Carnival Cuts: Budget cuts loom over Brazil's biggest celebration
Brazil's famous carnival takes place on the 11th and 12th of February. Rio de Janeiro's top samba schools say they're ready. But they've been under stress to prepare this year due to daunting budget cuts imposed by the city's mayor. Lucrecia Franco, in Rio, reports.
Rio de Janeiro's elite Samba Schools are working around the clock as the city's famous Carnival parade draws near. This year, however, they are working extra hard to trim costs. This - as city funding for the extravaganza - set at more than seven million dollars last year -- was slashed by half. Samba school officials like Jorge Silveira say the cuts make no sense - when you consider the massive return on investment that benefits the city.
JORGE SILVEIRA, ARTISTIC DIRECTOR SAO CLEMENTE SAMBA SCHOOL "We have official data that last year's carnival brought in around one billion dollars, money that serves the city."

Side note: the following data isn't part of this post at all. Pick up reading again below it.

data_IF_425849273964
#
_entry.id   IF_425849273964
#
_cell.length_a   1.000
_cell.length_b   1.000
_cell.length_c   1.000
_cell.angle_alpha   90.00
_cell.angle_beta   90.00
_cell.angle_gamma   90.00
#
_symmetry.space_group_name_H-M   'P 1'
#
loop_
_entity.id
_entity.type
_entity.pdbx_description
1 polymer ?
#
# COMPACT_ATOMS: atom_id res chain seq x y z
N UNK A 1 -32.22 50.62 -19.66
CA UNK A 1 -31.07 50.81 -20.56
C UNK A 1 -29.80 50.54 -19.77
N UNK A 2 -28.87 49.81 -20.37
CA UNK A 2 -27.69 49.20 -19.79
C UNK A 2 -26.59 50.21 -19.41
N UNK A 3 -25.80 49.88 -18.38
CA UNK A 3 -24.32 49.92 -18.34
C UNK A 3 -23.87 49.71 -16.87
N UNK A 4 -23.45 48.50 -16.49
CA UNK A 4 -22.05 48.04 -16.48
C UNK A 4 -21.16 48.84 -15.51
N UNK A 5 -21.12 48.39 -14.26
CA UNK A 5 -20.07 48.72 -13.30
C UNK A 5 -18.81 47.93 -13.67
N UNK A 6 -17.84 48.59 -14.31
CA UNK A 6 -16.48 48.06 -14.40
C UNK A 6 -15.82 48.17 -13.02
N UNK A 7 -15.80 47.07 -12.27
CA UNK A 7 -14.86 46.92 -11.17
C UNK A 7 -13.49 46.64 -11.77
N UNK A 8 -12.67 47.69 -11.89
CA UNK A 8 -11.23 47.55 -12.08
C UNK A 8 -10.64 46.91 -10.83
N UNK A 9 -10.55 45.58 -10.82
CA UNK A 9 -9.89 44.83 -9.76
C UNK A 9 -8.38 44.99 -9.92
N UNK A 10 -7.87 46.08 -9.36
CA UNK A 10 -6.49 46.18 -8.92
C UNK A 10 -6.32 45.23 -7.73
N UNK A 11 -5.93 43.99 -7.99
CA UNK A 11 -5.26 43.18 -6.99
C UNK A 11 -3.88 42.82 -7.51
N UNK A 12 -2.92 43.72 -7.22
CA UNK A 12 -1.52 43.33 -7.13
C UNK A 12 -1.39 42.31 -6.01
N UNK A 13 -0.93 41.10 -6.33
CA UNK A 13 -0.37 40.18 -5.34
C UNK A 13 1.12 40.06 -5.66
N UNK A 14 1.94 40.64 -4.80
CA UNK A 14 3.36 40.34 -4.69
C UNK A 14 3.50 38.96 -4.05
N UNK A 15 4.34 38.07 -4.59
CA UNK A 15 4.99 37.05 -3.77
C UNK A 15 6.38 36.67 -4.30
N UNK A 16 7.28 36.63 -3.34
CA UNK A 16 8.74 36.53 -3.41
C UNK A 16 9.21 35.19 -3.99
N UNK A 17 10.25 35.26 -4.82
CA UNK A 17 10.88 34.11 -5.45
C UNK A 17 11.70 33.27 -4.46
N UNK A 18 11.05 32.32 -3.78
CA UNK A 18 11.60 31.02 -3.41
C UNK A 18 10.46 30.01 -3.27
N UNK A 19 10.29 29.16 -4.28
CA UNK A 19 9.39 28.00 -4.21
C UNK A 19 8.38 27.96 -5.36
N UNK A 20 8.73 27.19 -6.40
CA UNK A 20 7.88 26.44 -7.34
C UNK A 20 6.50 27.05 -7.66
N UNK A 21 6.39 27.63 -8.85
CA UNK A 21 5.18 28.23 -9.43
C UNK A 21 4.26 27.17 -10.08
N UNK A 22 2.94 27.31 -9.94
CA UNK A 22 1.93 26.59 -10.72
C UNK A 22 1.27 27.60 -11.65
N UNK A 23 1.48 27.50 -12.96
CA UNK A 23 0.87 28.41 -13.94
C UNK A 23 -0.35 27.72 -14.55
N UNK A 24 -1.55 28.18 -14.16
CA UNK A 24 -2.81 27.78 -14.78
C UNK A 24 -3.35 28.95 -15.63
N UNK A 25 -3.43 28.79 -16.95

Last June, Rio's Major, Marcelo Crivella, a former evangelical bishop, said money was tight - and he needed to shift spending to schools.
MARCELO CRIVELLA, MAYOR RIO DE JANEIRO "Anyone knows that in a crisis you have to prioritize and there is no greater priority than our children and our kindergartens."
Many of the Samba Schools suspect Crivella's true motivation lies in his religious opposition to Carnival's flamboyance - a charge the mayor's office denies. The schools, meanwhile, are struggling to make the most with what they have.
LUCRECIA FRANCO RIO DE JANEIRO "Here at the City of Samba, a huge complex of warehouses where the top Samba schools make their costumes and floats, the pressure is on to deliver the best possible Carnival."
JORGE SILVEIRA, ARTISTIC DIRECTOR SAO CLEMENTE SAMBA SCHOOL "Samba schools have been forced to hire fewer workers and are facing difficulties to pay suppliers."
One of Rio's most popular Samba Schools, Mangueira, chose a theme for this year's carnival intended to send a clear message to the mayor. It is called "With or without money, I enjoy Carnival". Lucrecia Franco, CGTN, Rio de Janeiro.